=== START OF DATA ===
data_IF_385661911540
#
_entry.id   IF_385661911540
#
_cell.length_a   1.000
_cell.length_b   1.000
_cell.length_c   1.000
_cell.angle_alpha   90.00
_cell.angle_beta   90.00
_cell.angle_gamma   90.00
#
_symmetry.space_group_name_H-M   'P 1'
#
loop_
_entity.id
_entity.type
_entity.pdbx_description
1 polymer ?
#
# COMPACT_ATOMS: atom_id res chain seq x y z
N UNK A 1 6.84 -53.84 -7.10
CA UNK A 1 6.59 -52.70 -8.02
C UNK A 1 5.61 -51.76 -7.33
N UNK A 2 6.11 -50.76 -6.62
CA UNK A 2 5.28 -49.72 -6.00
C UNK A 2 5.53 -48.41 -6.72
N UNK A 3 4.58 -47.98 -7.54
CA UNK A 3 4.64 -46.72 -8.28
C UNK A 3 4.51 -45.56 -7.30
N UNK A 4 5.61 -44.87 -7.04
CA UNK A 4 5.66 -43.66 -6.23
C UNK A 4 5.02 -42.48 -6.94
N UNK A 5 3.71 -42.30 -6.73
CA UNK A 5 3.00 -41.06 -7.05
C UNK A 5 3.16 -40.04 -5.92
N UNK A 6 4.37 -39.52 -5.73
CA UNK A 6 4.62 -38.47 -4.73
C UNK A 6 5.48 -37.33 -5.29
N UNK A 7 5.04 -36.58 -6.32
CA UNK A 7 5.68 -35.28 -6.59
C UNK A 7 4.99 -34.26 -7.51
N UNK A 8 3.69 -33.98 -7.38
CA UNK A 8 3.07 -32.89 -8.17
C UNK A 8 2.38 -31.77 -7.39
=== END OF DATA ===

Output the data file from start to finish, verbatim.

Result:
data_IF_385661911540
#
_entry.id   IF_385661911540
#
_cell.length_a   1.000
_cell.length_b   1.000
_cell.length_c   1.000
_cell.angle_alpha   90.00
_cell.angle_beta   90.00
_cell.angle_gamma   90.00
#
_symmetry.space_group_name_H-M   'P 1'
#
loop_
_entity.id
_entity.type
_entity.pdbx_description
1 polymer ?
#
# COMPACT_ATOMS: atom_id res chain seq x y z
N UNK A 1 6.84 -53.84 -7.10
CA UNK A 1 6.59 -52.70 -8.02
C UNK A 1 5.61 -51.76 -7.33
N UNK A 2 6.11 -50.76 -6.62
CA UNK A 2 5.28 -49.72 -6.00
C UNK A 2 5.53 -48.41 -6.72
N UNK A 3 4.58 -47.98 -7.54
CA UNK A 3 4.64 -46.72 -8.28
C UNK A 3 4.51 -45.56 -7.30
N UNK A 4 5.61 -44.87 -7.04
CA UNK A 4 5.66 -43.66 -6.23
C UNK A 4 5.02 -42.48 -6.94
N UNK A 5 3.71 -42.30 -6.73
CA UNK A 5 3.00 -41.06 -7.05
C UNK A 5 3.16 -40.04 -5.92
N UNK A 6 4.37 -39.52 -5.73
CA UNK A 6 4.62 -38.47 -4.73
C UNK A 6 5.48 -37.33 -5.29
N UNK A 7 5.04 -36.58 -6.32
CA UNK A 7 5.68 -35.28 -6.59
C UNK A 7 4.99 -34.26 -7.51
N UNK A 8 3.69 -33.98 -7.38
CA UNK A 8 3.07 -32.89 -8.17
C UNK A 8 2.38 -31.77 -7.39